I too have had my wine-life, and to an extent the rest of my life, transformed by a couple of trips to Georgia.
I will not say that I like all the Georgian wines I have tried, which have been mainly artisan qvevri wines, which actually represent a very small percent of the total commercial production of the country.
Generally I find I really like them or I really don’t, and I am coming down to accepting that there are few guiding principles - the variation seems to be at qvevri and bottle level. But on the whole I have enjoyed the ride, and it has reset - broadened - my view on what wine is about.
I am sure some a lot of other wines made in clay are more reliable. I am guessing it is common practice in most places to blend the contents of fermenting/aging vessels (whetever they are made of) in large tanks prior to bottling.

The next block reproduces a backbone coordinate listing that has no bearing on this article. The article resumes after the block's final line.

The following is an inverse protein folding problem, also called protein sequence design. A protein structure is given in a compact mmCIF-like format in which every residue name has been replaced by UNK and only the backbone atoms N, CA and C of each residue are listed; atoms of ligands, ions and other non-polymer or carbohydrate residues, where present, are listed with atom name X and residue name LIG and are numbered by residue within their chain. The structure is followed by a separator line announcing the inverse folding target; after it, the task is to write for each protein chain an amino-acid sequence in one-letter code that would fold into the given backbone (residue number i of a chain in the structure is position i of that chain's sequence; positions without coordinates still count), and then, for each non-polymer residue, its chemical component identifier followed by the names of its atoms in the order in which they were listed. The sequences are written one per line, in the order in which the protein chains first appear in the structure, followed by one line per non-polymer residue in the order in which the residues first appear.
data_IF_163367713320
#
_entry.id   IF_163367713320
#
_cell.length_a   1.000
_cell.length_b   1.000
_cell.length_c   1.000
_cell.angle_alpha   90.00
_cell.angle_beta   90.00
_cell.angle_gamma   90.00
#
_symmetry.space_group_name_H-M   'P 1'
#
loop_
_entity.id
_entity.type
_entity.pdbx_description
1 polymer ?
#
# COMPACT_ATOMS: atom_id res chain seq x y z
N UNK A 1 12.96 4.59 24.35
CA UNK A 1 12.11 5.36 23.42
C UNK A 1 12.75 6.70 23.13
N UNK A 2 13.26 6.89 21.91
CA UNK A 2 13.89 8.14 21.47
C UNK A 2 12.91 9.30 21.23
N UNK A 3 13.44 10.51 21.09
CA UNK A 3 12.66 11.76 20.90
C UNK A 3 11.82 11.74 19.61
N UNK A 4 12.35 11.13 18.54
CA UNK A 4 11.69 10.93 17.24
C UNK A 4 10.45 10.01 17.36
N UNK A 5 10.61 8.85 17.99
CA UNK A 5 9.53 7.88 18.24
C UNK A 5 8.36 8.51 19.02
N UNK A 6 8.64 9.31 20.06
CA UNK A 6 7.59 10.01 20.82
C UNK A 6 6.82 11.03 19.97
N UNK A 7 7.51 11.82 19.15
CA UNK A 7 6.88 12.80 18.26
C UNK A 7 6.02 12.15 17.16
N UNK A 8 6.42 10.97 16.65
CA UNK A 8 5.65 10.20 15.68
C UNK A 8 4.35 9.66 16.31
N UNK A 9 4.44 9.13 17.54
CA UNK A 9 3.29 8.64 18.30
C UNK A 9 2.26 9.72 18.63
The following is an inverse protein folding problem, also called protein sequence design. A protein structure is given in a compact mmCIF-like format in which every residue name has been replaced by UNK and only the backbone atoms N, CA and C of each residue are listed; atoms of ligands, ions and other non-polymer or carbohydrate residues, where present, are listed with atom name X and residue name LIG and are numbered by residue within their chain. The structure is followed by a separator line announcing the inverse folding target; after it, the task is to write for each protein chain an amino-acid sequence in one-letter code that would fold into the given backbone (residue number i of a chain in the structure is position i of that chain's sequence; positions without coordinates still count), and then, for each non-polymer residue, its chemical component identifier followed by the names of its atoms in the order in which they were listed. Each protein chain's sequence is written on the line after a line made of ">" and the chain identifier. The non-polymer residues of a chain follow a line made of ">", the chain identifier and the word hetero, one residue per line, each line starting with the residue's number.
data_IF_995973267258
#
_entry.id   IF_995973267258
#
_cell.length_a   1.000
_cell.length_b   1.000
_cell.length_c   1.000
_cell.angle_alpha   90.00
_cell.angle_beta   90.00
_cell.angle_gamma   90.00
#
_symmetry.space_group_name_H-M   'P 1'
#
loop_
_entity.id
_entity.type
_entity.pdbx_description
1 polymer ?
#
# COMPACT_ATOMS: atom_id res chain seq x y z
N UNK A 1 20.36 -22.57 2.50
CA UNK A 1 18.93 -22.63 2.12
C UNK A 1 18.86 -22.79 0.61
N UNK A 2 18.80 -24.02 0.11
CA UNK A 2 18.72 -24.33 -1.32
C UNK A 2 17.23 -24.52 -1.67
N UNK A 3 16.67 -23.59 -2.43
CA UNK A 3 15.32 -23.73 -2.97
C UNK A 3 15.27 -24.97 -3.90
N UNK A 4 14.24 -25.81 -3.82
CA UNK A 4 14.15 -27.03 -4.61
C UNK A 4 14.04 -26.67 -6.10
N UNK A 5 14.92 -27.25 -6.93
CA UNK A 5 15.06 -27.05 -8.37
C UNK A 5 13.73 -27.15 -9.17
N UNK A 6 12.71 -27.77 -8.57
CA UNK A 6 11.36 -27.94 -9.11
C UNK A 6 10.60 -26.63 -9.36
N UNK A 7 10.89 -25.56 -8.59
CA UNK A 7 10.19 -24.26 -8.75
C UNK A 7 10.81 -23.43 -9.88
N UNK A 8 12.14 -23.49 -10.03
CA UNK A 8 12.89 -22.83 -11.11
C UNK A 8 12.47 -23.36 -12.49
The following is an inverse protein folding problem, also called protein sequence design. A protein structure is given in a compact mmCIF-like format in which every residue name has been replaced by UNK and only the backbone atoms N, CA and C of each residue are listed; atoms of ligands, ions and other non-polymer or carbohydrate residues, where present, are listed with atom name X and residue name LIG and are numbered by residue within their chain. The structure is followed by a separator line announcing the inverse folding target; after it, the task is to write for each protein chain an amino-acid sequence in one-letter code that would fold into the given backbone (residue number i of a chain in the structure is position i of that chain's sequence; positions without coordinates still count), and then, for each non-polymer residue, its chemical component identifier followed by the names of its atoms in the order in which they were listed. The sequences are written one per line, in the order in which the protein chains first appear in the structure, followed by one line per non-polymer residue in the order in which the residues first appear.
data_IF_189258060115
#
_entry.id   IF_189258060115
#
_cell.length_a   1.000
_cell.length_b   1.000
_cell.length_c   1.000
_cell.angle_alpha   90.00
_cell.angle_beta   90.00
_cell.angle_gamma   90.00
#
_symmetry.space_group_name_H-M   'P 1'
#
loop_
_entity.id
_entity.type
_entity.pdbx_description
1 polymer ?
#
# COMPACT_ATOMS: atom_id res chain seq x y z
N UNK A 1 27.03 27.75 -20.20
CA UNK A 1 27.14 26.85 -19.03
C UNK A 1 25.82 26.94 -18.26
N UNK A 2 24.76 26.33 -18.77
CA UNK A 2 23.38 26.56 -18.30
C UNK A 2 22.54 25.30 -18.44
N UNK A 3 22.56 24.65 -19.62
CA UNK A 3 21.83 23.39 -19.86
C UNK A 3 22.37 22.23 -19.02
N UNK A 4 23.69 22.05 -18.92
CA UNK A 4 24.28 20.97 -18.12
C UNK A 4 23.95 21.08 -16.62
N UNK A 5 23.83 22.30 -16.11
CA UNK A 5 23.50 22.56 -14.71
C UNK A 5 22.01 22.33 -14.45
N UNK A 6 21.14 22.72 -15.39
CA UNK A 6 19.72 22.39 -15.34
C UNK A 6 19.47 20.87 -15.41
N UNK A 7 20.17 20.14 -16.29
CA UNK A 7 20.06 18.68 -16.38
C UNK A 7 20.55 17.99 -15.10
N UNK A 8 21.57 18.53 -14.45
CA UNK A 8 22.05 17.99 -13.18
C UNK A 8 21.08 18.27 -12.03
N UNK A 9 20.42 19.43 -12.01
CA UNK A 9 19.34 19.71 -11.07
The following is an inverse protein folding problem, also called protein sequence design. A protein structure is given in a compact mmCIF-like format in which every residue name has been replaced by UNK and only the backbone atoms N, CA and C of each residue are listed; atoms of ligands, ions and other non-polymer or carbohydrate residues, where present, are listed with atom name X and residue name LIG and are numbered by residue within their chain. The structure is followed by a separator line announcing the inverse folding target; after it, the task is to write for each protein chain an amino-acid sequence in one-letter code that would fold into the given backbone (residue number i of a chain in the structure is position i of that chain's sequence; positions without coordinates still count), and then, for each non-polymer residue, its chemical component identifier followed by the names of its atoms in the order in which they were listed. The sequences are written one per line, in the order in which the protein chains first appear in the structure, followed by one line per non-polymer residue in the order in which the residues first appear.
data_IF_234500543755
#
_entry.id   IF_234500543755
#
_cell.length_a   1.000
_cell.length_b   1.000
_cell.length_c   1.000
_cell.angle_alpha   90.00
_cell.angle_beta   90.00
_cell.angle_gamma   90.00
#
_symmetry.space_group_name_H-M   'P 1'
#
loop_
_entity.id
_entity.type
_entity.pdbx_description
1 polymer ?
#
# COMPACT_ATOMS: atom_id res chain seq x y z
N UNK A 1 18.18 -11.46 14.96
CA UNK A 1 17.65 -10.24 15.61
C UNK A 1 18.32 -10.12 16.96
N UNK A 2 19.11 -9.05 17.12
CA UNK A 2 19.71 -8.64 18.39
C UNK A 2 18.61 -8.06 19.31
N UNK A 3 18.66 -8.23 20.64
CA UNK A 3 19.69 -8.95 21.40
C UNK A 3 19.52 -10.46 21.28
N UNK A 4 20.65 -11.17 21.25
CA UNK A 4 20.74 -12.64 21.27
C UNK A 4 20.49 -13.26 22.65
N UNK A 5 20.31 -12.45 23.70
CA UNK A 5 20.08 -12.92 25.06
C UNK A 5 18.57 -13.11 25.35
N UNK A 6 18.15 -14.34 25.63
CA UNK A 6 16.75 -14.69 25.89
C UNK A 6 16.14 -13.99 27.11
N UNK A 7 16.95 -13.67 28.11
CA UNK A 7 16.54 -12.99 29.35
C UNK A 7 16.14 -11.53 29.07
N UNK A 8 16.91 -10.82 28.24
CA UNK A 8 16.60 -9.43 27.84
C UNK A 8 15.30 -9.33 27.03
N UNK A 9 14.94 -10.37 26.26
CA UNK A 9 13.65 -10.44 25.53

The M&S Rkatsiteli is as good a place as any to start with Georgian qvevri wine, but I’m not sure I would say it, or any other wine, is typical of Georgia. Imagine trying one wine from France to arrive at a view on French wines, or even a subclass of all French wines. Although made in qvevri, the M&S one comes from a large producer, and I think it is quite consistent, and pretty good for the price. You can pay a lot more and get both better and worse wines .
Also, the Waitrose Orovela Saperavi is very good, though not made in qvevri, so it is veering off-topic. I always like to have a few bottles of that lying around to drink when the mood take me.
With these wines more than others, I’d like to stress that when I say “good”, “better” or “worse”, I mean very much “in my opinion”.
There is a lot to be said on these wines, and indeed I already have written a lot on my blog - about Georgia and qvevri wines, rather than wine in clay more generally. There is quite a mix of posts - specific wines, producers and general stuff - but hare are the ones I tagged with “qvevri”